MS-CL-MR-1-Horse Tales #111One of the most important duties of a horse keeper is taking care of your horse’s feet. The old adage, “No Hoof, No Horse!” rings true — just ask anyone who’s planned a ride and then had a horse lose a shoe, or even worse, come up lame!
Several years ago a horse came to us that had poor feet. He had been shod regularly, but his hooves were brittle, and it was difficult to keep shoes on for more than a few weeks. In addition, a farrier that had been used formerly had nailed ‘too close’ and caused the horse a good deal of pain — and resultantly, a strong fear of farriers and shoeing! We decided, after many trials and errors, to turn him out to pasture — barefoot — and wait until he was able to grow out good, healthy hooves. We supplemented his feed and used hoof dressings, including Venice Turpentine, to help toughen up his soles. On the occasions when I wanted to ride him on our wooded trails, I used “Easy Boots” — which are custom-sized rubber boots that you slip on the horse’s foot prior to going for a ride to prevent stone bruises and excess concussion from riding (and then are removed when you return and turn the horse back out.) These worked nicely in keeping him comfortable on our rides.
As time went on, I was pleased to see how healthy the gelding’s feet were looking as they grew out. I had contacted a ‘barefoot trimmer’ who specialized in trimming barefoot horses (horses that are shod are trimmed differently than horses that are left barefoot) that had been recommended to me as being very knowledgeable about problem feet, as well being an instructor in barefoot trimming. She stressed the importance of being diligent with my horse’s hoof care, and being observant of his feet and his gait. Over the course of several months to almost a year, he had grown out what appeared to be an entirely “new” healthy hoof — and we were satisfied with his progress, and grateful we had the luxury of time to wait for all those months for his feet to improve.
Unfortunately, at about this time, my trimmer informed me that she would be moving to another state, and would no longer be able to trim my horse’s feet… but as she did offer instructional clinics from time to time, I was able to make arrangements to take lessons from her and learned the basics of barefoot trimming, and utilized those lessons in keeping my horse’s feet trimmed regularly.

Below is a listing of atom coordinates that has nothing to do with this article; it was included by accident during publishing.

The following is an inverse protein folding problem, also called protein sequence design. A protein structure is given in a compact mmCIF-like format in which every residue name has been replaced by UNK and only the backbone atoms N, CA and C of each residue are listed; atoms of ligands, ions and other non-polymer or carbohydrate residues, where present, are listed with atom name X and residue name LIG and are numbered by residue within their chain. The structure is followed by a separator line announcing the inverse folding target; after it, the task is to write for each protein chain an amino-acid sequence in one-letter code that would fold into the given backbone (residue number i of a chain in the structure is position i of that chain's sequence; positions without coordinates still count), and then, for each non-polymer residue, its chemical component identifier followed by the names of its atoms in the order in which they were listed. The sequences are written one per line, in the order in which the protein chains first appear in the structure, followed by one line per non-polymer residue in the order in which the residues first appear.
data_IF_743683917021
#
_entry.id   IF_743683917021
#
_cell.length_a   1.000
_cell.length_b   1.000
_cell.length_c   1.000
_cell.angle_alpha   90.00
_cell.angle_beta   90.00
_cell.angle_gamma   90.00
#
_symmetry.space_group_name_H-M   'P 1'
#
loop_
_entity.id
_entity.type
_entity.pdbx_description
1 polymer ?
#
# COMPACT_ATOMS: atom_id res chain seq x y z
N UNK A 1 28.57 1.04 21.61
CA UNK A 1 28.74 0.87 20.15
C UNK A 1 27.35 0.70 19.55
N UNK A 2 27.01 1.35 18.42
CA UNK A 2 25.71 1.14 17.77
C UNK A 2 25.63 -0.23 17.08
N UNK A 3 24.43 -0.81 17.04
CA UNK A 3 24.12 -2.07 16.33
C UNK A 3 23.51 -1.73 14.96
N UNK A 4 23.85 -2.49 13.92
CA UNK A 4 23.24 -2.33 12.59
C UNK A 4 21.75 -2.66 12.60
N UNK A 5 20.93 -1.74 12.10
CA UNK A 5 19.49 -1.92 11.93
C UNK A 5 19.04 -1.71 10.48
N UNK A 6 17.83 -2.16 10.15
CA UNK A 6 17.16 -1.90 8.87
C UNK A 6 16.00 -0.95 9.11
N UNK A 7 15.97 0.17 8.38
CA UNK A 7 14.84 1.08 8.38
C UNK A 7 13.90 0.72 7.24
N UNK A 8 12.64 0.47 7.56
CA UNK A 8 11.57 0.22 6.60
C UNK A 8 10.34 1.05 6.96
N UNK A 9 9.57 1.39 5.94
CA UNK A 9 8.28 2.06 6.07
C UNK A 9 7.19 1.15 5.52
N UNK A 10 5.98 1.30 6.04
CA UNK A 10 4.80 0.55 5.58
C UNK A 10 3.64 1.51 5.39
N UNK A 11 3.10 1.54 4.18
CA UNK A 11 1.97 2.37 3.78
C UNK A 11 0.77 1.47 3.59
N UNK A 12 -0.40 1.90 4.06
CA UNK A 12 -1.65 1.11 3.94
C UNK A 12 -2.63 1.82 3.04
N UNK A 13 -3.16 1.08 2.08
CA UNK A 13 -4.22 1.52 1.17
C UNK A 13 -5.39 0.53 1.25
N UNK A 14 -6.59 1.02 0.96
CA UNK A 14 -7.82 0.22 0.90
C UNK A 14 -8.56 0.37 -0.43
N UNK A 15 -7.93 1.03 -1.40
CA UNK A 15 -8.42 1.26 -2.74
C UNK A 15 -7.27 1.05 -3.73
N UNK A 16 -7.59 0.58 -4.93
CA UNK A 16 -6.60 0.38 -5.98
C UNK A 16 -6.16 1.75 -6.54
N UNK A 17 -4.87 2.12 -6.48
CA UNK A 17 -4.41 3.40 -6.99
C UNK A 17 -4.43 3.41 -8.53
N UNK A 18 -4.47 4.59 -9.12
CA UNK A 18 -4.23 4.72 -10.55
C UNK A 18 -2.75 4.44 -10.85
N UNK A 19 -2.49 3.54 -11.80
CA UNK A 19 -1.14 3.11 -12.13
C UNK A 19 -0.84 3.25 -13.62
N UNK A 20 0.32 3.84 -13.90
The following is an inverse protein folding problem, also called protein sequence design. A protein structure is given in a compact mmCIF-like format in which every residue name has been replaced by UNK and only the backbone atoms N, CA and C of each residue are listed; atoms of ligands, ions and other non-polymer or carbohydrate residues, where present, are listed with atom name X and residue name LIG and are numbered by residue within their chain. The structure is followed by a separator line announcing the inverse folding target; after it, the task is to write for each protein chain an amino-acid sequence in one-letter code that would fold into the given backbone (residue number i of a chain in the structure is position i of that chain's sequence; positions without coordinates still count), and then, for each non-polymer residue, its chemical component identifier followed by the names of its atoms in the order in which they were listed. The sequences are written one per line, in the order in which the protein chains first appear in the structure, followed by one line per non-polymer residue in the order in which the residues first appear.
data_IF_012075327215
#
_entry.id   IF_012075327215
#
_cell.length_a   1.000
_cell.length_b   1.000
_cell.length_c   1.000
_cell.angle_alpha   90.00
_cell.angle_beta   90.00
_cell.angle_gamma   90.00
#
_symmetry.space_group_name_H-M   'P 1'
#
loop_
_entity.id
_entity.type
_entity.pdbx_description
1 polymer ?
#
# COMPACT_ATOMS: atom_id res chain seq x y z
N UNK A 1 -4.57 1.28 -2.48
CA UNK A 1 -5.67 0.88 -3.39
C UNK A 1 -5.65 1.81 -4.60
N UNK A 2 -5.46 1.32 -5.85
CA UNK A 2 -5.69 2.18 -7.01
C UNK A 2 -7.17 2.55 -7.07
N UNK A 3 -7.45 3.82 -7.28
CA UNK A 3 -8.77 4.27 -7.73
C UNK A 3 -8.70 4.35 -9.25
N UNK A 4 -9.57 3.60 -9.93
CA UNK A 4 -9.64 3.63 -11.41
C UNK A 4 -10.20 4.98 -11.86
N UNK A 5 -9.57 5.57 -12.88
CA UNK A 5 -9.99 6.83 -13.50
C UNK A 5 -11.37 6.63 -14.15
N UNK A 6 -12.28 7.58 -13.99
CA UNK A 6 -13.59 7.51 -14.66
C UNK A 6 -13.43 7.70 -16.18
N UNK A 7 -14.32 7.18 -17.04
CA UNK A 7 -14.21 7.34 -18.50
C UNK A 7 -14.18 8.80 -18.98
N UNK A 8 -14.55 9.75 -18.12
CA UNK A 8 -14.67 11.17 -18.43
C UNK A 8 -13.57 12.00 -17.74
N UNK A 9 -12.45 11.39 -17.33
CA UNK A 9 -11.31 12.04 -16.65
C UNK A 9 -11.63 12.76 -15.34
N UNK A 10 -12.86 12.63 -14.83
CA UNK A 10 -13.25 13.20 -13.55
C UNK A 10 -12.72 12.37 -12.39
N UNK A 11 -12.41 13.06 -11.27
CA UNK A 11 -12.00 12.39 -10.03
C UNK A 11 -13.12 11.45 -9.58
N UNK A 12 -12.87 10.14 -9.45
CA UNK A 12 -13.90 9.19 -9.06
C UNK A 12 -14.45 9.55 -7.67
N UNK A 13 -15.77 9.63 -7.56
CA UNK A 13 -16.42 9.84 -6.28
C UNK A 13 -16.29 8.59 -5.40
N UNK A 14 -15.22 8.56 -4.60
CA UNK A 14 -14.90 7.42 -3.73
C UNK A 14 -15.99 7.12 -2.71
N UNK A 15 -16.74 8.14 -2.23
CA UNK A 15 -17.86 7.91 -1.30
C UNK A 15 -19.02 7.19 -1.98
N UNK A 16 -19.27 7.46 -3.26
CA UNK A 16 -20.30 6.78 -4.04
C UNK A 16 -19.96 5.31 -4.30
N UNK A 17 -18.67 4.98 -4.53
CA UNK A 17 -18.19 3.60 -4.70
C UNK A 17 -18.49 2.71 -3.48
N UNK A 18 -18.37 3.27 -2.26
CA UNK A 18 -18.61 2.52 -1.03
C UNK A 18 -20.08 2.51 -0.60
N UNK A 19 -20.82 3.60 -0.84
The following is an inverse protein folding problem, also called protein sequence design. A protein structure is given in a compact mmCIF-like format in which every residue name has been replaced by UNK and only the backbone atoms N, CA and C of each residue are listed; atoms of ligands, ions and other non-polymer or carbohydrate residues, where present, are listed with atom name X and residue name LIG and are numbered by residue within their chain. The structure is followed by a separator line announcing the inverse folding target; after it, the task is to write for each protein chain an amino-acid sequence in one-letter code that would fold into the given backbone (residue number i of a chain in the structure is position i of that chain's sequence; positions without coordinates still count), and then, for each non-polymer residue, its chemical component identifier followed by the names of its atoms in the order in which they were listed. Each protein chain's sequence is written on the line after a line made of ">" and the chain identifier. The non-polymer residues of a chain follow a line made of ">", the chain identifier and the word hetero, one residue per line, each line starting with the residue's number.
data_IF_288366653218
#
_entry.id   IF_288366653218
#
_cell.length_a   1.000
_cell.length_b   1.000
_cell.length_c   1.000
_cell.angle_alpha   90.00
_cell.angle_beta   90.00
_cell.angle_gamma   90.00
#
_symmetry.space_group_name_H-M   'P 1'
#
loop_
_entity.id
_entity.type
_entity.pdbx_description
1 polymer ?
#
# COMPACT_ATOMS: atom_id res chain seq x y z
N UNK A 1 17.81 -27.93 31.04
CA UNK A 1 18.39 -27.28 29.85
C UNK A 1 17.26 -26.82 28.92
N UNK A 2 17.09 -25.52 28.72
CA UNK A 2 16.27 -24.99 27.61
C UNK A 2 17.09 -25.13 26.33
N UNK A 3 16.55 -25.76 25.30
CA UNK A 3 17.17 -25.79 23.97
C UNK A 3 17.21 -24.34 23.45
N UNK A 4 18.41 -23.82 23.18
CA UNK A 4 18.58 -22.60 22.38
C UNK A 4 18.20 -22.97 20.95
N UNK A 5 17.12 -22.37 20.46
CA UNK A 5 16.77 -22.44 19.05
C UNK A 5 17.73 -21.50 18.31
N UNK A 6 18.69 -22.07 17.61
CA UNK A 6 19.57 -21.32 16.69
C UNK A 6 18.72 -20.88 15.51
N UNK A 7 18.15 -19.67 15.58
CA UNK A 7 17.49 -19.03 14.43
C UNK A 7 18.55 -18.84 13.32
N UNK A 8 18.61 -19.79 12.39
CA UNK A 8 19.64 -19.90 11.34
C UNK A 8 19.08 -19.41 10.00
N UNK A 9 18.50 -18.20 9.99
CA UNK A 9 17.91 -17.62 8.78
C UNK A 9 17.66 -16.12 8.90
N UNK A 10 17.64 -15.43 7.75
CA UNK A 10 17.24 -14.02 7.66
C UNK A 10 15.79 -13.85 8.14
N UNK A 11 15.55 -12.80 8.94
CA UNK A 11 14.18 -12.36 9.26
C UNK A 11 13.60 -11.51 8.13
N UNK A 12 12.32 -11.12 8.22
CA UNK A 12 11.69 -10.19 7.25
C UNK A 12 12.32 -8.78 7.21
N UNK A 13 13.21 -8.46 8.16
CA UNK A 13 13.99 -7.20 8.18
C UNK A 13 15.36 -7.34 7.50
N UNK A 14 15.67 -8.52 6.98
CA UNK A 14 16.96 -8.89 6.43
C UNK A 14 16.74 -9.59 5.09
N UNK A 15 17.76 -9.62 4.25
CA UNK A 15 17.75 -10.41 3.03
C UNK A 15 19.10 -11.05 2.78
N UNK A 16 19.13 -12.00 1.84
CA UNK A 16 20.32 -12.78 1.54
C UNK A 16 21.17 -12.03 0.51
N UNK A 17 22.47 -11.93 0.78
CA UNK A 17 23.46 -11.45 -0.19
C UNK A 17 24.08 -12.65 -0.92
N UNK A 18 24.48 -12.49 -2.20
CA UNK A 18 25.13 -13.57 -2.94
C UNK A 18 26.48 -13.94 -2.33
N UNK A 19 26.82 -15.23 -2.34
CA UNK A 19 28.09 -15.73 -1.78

It’s been a number of years since that first experience with barefoot trimming  — and today we have two Morgan mares — both are barefoot. The lessons learned in trimming have been very helpful. The ‘new’ Morgan, an 11-year old mare, was resistant to having her feet worked on when I first got her. I learned that she is very receptive to reward training; and found that a handful of sunflower seeds in my pocket can be very effective in encouraging her to pick up each foot as I make my way around her. Starting with cleaning out her feet each day (she didn’t like her hind feet lifted up even for cleaning) I would reward her with a couple of seeds after she ‘gave’ me each foot. We progressed on to where she will pick up her feet pretty consistently for me, and allow me to clean out or rasp her feet, before looking for that reward.
I found that I was more comfortable using the rasp than the hoof knife; and so on Saturdays I usually schedule time to rasp each horse’s feet — filing away just enough to keep them comfortable and in good shape. I call upon my farrier every so often to check on the horses’ feet and to even up my work when necessary.
How long should a horse go between trimming and/or shoeing? A general rule of thumb is about six weeks. However, this will vary depending on a number of factors. In warm weather, hooves tend to grow faster — therefore, you don’t want to wait more than six weeks in between trimming or shoeing. You can get by with a bit more time during the winter, as hooves tend to grow more slowly in cold weather. Certainly, any issues your horse might be having, such as if you notice your horse’s feet are looking a bit uneven, or if he is traveling unevenly, or resisting changing a lead to one side or the other, or acting sore or lame, would necessitate a call to your farrier. Loose shoes will also need addressing — nothing is worse than noticing a loose shoe, only to have it later twist halfway off or risk puncturing the horse’s foot with a nail!
Horses pastured consistently on soft ground will need their feet checked more frequently, as soft footing will encourage faster hoof growth. And if your horse is pastured in a wet area, you’ll need to be more diligent in his hoof care — and will need to try to alleviate the source of the wetness. Uneven pastures or paddocks should be graded so that they are slightly crowned, if not level, so that water drains away from the area. Watering sources should be checked regularly, and maintenance done to prevent wet and muddy areas — either by installing drainage or at least bringing in some gravel or other material to fill in areas that tend to puddle up.
It almost goes without saying that if you stable your horse, make sure his stall and bedding is dry and clean, keeping manure and wet bedding picked up regularly and replaced with fresh. If your horse uses a run-in shed, pick up manure and soiled hay on a daily basis to prevent buildup of muck and mud and can lead to fly infestation, hoof problems and other unsanitary conditions.
Checking your horse’s hooves and cleaning out accumulated manure, dirt and debris on a daily basis will go far in preventing problems from cropping up when you least expect them to, and will help keep your horse happy and healthy.